Gave me strength, sarcasm, words, and books,
Always more books, and tiny packages of tissues;
She gave me humility, honor, and grace; she
Gave me life, she gave me everything. Eventually,
She showed me how to die.
The origin of the poem’s title is unveiled only much later in the poem: “She / Always told people that in her next life she / Wanted to be the Curator of Clouds so she / Could invent their shape and form.” The poem closes with a paean on the nature of grief:
all I could do was usher
Her body out the door where I knew my
Children, Phoebe Elizabeth, Douglas William,
And Walker Bryant, were waiting to catch
Me as I stepped back into our lives.
Clearly proficient with narrative poetry, Bryant is equally a master of the lyric moment, especially in describing encounters with the natural world. Indeed, the marvelous imagery and lyric intensity of these entries underscore the volume’s recurring themes of death, loss, and rebirth. “Winter Berries” finds the poet gathering red fruit against the coming winter, “knowing / Their last blast of fire will keep / Me warm, hold some brightness when heavy snows come” (36). Another poem, “Cicadas,” relates how the poet’s youngest son moves beyond his fear of the singing insects. His acceptance means growth for her as well:
Him for letting me see clearly again--
A universe, beautiful and new,
Filled with cacophony of life, one
Brittle shell left on the pavement.(20)
A similar poem, “Daffodil Bulbs,” begins in memory, as the poet voices the hope that “the four brown globes / In my hands, wrappers / Crinkling, edges wrinkling / Like paper lunch sacks” will become “just like / The ones my father admired / Amidst snow’s remains.” No less than the blossoms themselves, the father’s declaration has become a harbinger of spring: “When he proclaimed the first shoots / of April to be glorious, remarkable” (32).
Throughout Lottery Ticket, Bryant aptly handles the timeless themes of death and infidelity, but she is mindful of other losses, too. “First Leaf” records another kind of leavetaking, opening with a wonderfully evocative line: “And the first things will be the last” (31). On a morning walk alone, she finds a gorgeous maple leaf, newly fallen: “red and orange / Around the edges, best to announce / The season of death.” Such beauty cannot allay a mother’s mixed emotions and inevitable loneliness, as she recalls the day’s earlier events: “heart in / My mouth, / seeing a small boy trudge / Onto a big yellow school bus, without / Looking back at me.” Here as elsewhere, Bryant’s careful balance of contrasts splendidly recalls John Keats’s concept of “Negative Capability,” as she voices both the pain and the acceptance of letting go:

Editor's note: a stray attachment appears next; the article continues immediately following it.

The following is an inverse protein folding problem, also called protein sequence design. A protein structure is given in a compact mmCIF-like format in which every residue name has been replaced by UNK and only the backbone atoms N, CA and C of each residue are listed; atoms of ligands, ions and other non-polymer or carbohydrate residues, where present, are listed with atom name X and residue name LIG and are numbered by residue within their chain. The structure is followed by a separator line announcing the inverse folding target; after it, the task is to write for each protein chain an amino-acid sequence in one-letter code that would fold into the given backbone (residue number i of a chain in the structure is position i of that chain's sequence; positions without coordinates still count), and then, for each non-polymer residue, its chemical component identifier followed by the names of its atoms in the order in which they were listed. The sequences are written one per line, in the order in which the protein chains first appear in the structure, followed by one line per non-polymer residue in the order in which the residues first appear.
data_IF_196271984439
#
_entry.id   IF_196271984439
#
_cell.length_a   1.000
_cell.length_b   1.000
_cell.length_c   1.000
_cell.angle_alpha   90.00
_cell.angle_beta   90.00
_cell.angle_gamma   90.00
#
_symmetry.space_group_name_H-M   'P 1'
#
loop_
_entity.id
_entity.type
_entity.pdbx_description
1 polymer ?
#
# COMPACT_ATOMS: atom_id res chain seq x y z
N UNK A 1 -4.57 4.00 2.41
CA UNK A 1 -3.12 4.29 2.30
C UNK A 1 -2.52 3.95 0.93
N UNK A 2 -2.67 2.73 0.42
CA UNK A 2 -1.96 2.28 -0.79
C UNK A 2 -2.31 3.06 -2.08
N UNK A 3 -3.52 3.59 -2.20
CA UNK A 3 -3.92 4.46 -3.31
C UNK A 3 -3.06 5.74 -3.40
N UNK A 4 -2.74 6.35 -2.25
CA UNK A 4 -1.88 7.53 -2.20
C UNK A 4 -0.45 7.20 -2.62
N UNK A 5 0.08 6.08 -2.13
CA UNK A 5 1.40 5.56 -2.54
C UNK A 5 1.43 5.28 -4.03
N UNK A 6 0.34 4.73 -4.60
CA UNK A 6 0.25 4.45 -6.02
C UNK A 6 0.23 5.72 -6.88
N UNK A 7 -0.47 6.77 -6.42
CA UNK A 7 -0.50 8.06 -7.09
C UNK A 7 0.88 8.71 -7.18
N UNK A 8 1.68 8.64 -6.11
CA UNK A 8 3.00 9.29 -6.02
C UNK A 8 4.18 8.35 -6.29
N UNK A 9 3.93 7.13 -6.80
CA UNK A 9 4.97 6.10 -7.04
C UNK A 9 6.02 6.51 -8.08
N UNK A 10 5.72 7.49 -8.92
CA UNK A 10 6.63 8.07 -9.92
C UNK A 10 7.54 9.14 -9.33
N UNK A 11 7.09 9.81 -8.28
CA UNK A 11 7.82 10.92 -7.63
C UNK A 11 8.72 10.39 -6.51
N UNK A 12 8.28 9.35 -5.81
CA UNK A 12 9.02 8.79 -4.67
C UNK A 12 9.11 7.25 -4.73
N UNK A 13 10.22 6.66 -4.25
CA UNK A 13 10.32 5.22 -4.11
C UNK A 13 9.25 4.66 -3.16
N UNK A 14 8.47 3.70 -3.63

Of my body born,
These children of mine, I know they have
To go, just as fall follows summer, they
Must find their way. (31)
The poem’s closure is calm, yet fittingly still of two minds: “cherishing the quiet, / I long for their return to our house” (31).
“Mirror” presents a similar kind of letting go that brings readers full circle, back to the gifts bequeathed by the poet’s mother in “Curator of Clouds.” Here Bryant shares her own gentle, sage advice:
if I had only one wish for you, it is that you learn
To look inside yourself for strength, love, passion,
Joy, peace, and tranquility—it is all already there,
As if waiting for you to turn your gaze
Inward to receive just what you need. (37)
The mother’s timeless wisdom on gazing inside evokes the title’s many meanings: “By staring long enough at who you are, / / You will know who you want to become” (37). Splendidly reversing the mirror with which we usually associate the act of looking, Bryant memorably enacts exactly the kind of turn prized by metaphysical poets.
Lottery Ticket will puzzle readers pleasantly, again and again. These are poems to turn over in our minds, poems that begin in quiet splendor, gather weight and emotion, and build to a kaleidoscopic beauty. Like the woman in the book’s title poem, readers of Heather Corbally Bryant’s Lottery Ticket are likely to wonder just how we can be so lucky over and over again.
Caroline Collins is an assistant professor of English in the Humanities Department at Andrew College. Her poems have appeared in such places as Fox Cry Review, Wisconsin People and Ideas, and Arkansas Review: A Journal of Delta Studies. Her chapbook Presences is just out from Parallel Press.